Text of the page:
Many modern NMR pulse sequences (e.g. the 1D gradient selective NOESY experiment) depend on shaped pulses for selective excitation or inversion of specific resonances. Since the width of the excitation profile of a shaped pulse is determined by its duration, the pulse duration is chosen by the user for the selectivity needed. The longer the pulse, the higher the degree of selectivity. Some spectrometer software will calculate the pulse duration based on a selected region in a spectrum containing the desired resonance for excitation. The calculation depends on an initial pulse calibration. The standard calibration method for hard pulses involves incrementing the pulse duration at a fixed power level. The 90° pulse is at the first maximum and the 180° pulse is at the first null. Since the duration of a the selective pulse is fixed by the desired selectivity, the 90° and 180° pulses must be found by varying the pulse power rather than the pulse duration. The figure below shows the calibration for three different 50 msec shaped pulses on a Bruker AVANCE spectrometer.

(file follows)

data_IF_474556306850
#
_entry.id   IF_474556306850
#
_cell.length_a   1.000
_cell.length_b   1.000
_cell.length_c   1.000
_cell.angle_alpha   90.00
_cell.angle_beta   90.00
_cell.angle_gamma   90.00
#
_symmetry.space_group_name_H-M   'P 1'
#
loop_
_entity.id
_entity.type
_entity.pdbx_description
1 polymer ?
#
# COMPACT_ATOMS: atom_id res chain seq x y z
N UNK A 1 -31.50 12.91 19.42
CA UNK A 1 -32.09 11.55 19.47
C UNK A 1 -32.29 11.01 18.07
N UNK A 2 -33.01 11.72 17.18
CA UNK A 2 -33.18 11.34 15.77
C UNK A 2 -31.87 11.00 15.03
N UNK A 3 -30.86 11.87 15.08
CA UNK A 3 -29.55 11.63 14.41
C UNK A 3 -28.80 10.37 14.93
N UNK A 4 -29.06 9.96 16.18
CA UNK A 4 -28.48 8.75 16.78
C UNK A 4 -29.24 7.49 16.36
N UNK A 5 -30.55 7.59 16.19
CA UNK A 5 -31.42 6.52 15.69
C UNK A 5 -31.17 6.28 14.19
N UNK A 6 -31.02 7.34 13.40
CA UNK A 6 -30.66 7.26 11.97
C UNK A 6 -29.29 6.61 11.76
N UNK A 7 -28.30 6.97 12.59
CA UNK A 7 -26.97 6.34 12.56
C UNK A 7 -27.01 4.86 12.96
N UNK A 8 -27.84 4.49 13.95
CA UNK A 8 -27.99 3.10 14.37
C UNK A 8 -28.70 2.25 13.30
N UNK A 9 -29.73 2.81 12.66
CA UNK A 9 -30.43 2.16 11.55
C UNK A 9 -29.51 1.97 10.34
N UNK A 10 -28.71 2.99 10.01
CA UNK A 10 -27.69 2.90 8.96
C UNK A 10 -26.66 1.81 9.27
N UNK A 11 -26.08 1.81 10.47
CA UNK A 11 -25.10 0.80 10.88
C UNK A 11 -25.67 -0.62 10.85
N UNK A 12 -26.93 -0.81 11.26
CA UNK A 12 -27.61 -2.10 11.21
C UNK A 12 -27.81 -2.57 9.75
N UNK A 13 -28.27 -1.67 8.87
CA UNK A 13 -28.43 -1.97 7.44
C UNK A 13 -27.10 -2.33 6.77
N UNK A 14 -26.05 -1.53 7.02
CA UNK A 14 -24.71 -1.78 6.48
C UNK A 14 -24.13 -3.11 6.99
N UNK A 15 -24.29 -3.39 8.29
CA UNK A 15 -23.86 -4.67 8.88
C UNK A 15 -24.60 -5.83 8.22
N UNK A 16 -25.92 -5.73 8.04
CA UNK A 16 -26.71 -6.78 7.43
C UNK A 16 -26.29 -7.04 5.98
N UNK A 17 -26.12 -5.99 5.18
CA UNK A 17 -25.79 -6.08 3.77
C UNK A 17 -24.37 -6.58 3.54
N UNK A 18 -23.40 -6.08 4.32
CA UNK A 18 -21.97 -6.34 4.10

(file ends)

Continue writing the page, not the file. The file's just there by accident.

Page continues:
An on-resonance water signal was observed as a function of pulse power using a selective one-pulse sequence. The scale is in units of decibels of attenuation. Maximum power is at -6 dB so the scale goes from low power on the left to higher power on the right. The 90° and 180° pulses are indicated with arrows. The intensity profiles are not sinusoidal due to the logarithmic dB scale. The 90° and 180° pulses are separated by 6 dB of attenuation as expected.